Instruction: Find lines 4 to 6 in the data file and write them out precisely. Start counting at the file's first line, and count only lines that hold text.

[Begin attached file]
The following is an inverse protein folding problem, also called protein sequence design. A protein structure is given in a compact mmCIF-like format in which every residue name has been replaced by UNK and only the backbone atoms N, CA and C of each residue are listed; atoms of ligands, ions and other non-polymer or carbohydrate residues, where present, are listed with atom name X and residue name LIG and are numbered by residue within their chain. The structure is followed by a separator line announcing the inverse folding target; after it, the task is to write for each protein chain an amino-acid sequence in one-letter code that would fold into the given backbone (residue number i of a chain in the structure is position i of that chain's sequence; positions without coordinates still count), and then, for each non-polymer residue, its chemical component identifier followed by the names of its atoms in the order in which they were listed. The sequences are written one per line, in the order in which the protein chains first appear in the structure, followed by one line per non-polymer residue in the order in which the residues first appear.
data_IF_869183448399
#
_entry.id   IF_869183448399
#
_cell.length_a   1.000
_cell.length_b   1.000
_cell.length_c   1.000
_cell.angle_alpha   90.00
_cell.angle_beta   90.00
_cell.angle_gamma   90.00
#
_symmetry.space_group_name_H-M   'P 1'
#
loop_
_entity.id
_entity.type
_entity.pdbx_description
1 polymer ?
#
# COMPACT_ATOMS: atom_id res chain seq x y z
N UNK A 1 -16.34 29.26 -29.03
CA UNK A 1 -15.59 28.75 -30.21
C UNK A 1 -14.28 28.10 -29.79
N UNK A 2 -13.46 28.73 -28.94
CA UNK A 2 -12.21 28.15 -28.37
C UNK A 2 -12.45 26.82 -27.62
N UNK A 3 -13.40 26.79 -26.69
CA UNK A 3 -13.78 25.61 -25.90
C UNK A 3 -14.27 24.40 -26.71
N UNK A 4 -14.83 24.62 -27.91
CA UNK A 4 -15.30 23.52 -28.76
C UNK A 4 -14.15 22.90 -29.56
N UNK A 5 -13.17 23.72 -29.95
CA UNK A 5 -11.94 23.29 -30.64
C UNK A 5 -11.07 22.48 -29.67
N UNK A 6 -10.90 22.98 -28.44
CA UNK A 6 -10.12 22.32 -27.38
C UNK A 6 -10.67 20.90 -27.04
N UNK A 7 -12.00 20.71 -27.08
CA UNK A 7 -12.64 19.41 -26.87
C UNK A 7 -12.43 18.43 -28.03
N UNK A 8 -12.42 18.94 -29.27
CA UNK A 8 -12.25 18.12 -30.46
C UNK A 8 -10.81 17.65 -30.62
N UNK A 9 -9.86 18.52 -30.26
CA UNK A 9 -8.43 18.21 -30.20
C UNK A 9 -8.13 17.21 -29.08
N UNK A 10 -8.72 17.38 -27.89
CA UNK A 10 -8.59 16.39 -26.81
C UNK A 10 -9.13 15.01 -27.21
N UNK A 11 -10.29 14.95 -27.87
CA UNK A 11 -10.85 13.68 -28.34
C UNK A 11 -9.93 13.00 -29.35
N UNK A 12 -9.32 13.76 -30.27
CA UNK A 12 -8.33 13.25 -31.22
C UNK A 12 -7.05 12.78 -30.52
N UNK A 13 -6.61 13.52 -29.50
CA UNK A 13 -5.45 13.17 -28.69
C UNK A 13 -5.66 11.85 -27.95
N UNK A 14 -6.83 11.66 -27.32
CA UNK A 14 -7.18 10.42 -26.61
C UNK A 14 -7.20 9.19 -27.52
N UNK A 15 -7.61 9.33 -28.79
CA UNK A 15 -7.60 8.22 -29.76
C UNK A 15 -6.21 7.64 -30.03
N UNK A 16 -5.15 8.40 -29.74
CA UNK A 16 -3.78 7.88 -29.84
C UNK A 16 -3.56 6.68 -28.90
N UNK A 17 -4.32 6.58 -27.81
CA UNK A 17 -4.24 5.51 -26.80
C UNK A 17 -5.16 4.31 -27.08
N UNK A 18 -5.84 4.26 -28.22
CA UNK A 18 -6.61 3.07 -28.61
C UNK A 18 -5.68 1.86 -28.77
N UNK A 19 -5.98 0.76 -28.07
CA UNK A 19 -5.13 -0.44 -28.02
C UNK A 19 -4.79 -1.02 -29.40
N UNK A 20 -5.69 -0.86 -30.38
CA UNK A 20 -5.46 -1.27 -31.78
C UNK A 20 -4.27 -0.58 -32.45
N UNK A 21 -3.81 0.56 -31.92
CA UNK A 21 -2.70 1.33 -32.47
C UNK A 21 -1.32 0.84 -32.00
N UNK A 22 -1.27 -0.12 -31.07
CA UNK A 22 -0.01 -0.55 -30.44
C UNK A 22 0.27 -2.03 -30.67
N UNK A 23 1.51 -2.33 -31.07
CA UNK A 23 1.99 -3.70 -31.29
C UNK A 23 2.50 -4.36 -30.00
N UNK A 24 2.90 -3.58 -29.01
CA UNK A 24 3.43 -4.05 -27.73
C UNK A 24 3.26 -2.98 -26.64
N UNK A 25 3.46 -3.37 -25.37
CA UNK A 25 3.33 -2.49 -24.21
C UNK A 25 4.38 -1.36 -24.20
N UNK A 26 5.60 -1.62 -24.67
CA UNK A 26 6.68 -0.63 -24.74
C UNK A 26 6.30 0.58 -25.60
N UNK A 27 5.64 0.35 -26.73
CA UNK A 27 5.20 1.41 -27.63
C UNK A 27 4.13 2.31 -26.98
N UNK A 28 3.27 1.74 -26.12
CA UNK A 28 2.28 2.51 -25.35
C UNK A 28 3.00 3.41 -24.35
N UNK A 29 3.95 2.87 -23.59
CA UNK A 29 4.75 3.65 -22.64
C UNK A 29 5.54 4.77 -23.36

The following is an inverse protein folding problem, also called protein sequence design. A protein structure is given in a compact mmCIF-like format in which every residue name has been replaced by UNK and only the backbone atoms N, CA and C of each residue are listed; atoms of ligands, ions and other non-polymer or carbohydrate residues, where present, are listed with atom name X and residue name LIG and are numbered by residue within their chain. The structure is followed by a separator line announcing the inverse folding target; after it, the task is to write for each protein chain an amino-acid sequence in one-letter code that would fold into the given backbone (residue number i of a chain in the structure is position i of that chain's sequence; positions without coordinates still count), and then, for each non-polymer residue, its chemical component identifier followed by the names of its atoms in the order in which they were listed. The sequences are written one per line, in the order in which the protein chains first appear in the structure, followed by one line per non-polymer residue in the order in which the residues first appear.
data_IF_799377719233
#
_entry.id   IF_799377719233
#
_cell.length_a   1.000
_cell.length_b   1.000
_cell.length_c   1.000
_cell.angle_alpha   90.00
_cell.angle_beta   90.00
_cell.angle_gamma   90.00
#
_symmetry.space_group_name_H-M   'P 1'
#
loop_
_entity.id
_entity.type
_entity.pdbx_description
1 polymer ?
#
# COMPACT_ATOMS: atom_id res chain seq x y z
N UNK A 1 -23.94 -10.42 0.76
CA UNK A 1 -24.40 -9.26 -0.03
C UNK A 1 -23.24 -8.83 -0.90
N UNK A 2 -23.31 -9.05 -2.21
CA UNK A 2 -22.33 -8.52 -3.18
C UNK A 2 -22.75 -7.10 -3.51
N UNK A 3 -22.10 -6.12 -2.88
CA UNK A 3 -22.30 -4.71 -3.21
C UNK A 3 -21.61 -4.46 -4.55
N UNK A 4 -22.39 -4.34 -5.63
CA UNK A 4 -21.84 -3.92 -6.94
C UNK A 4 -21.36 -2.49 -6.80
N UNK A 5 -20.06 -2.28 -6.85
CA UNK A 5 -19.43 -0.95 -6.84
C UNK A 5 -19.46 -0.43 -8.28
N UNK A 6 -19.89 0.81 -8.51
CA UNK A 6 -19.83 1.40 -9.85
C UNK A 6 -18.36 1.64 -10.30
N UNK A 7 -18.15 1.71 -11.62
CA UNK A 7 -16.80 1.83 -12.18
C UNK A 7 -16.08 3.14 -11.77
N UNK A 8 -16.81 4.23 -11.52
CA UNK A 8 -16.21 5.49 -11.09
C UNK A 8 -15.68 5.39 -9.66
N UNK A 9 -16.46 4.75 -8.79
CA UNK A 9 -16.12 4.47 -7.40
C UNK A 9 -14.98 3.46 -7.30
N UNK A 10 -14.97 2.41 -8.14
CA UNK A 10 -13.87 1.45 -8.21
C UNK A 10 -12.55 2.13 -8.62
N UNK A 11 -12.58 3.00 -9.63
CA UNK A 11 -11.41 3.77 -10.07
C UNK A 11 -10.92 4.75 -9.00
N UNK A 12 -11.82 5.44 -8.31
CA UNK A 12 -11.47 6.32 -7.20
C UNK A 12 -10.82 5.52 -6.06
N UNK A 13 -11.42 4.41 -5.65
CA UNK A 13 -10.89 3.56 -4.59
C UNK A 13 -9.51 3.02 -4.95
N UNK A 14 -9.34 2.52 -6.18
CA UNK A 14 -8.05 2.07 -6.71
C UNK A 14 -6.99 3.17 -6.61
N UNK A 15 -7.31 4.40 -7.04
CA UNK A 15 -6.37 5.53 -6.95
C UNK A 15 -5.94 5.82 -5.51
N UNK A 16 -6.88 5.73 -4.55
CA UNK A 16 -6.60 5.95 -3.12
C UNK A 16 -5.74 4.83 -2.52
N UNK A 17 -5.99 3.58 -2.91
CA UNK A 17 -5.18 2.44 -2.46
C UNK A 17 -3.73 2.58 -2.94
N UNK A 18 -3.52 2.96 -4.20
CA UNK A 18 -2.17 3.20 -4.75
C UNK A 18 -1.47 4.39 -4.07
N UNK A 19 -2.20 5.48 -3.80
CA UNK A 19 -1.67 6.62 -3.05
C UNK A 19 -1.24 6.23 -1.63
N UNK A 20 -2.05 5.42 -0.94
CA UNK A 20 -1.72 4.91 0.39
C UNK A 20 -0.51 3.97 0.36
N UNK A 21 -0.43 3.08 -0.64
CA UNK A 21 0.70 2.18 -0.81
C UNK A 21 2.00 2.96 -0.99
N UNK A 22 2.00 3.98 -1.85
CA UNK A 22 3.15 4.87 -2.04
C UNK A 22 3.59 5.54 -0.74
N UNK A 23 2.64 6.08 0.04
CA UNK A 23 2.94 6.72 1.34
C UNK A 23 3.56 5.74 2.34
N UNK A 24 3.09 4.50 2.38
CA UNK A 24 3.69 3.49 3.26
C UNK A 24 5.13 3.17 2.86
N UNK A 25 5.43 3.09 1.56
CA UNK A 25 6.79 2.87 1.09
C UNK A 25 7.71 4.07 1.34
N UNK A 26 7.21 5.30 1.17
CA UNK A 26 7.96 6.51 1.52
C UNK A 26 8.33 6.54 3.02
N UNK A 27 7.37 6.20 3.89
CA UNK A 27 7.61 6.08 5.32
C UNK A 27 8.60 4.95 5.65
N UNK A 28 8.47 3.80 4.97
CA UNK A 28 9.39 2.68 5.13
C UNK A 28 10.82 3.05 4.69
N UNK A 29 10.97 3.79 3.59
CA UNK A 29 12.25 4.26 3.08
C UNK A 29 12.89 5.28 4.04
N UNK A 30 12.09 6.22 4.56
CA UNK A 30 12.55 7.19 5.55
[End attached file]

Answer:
_entry.id   IF_869183448399
#
_cell.length_a   1.000